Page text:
Francqui inaugural and further lectures by David Sedlak
On the Francqui foundation and Francqui chair
The purpose of the Francqui Foundation, set up by Emile Francqui and Herbert Hoover in 1932, is to encourage the prestige of disinterested fundamental research and provides Belgian scholars and scientists with indisputable moral support. The statutes clearly state that its objective is "to further the development of higher education and scientific research in Belgium". This implicitly means that interuniversity collaboration is also encouraged. Each year, each university may propose the organization of one or more courses of lectures on a particular subject. The Foundation will invite a Belgian or foreign professor to hold the Chair and organize an educational course of the highest level in his field.
David Sedlak is professor in Mineral Engineering, co-director of Berkeley Water Center, and director of the Institute for Environmental Science and Engineering (IESE). His research focuses on the fate of chemical contaminants, with the long-term goal of developing cost-effective, safe, and sustainable systems to manage water resources. He is particularly interested in the development of local sources of water. His research has addressed water reuse as well as the treatment and use of urban runoff to contaminated groundwater form contaminated industrial sites as water supplies. He also is the author of "Water 4.0", a book that examines the ways in which we can gain insight into current water issues by understanding the history of urban water systems.
Monday 17th August, 9.00-12.00 (room E2.009): Taking the Waste out of Wastewater
This first lecture focuses on water reuse and its role in our future water supply, using recent experiences in California, Texas and Singapore as examples. In the second half we will discuss the recovery of nutrients, minerals and energy from wastewater.
Monday 17th August, 13.30-15.30 (room E2.009): Putting Nature to Work
This lecture discusses Dr Sedlak’s research on constructed wetlands and groundwater infiltration systems. There would be an emphasis on emerging contaminants in much of this talk. The second part of the session discusses riverbank filtration or managed natural systems for urban runoff.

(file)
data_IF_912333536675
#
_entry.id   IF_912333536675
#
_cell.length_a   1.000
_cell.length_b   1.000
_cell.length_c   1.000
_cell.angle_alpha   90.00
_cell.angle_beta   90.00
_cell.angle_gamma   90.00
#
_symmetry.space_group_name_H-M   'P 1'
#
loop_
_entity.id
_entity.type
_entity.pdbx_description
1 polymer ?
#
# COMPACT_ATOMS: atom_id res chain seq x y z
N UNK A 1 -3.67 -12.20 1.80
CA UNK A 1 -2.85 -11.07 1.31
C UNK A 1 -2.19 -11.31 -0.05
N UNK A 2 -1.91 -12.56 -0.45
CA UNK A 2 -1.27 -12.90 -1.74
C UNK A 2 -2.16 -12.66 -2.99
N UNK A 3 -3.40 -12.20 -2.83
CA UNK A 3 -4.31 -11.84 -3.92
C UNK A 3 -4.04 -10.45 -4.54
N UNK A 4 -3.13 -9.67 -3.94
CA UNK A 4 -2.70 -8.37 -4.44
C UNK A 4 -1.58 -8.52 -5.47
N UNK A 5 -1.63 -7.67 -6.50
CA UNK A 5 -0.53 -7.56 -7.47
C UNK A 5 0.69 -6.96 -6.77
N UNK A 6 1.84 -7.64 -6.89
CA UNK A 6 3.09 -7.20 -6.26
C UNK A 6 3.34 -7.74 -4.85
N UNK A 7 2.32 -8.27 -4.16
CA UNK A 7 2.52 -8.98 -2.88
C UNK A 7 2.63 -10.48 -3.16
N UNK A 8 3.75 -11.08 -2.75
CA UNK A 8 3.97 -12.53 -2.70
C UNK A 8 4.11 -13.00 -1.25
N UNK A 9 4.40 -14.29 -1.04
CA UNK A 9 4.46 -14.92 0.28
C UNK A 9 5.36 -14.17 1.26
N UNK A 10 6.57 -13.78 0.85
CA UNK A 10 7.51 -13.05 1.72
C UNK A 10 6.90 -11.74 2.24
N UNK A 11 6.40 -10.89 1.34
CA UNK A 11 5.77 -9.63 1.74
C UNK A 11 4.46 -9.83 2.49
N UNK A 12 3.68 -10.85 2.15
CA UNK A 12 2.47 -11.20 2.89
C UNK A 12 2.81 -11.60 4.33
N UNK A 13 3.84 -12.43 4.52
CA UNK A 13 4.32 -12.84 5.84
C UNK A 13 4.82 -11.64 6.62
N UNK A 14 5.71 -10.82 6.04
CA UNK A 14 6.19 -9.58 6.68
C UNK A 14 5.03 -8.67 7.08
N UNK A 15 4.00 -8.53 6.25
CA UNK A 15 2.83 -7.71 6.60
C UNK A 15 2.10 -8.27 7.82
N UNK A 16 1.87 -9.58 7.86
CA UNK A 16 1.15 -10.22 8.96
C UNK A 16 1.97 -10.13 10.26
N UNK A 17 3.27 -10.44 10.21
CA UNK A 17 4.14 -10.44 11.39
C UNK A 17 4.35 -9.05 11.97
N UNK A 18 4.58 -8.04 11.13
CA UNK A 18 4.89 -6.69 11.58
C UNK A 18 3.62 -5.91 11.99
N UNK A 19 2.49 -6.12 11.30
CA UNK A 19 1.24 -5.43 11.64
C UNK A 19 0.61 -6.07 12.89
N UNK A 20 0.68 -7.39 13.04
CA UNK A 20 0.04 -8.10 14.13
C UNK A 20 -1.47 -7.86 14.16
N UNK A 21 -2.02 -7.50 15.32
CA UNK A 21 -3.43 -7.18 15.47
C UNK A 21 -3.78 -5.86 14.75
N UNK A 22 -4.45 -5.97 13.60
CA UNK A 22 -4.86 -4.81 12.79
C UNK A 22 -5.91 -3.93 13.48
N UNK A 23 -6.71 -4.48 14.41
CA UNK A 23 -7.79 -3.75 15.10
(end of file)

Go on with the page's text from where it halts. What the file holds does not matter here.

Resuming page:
Tuesday 18th August, 9.00-12.00 (room E2.009): The Water/Energy Connection
This third lecture examines the ways in which energy is used in urban water systems, both direct consumption and embedded energy. This lecture would also get into some of the challenges and opportunities associated with distributed treatment systems. The second half could include specific technologies or planning of urban water systems.
Tuesday 18th August, 17.00-21.00 (room E1.012): Looking to the Past to Create a Better Future – INAUGURAL LECTURE followed by a reception
This 1-hour lecture will look back at Water 4.0 and the evolution of urban water systems over time, introduce some of the challenges that we are facing and start to think about how the past can serve to guide us in the future.
Wednesday 19th August, 9.00-12.00 (room E1.015): Plan 2050: A Path Forward for Urban Water Systems
This lecture will involve a synthesis of the steps that we would need to take to transition urban water systems to the ideas described in Water 4.0. The lecture would investigate some of major institutional and technological barriers associated with the urban water transformation. In the second part of the session, experts will join who could discuss what plan 2050 looks like in European cities and megacities in the developing world.
Faculty of Bioscience engineering
Coupure Links 653
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Soon, the material from the lectures will be available here.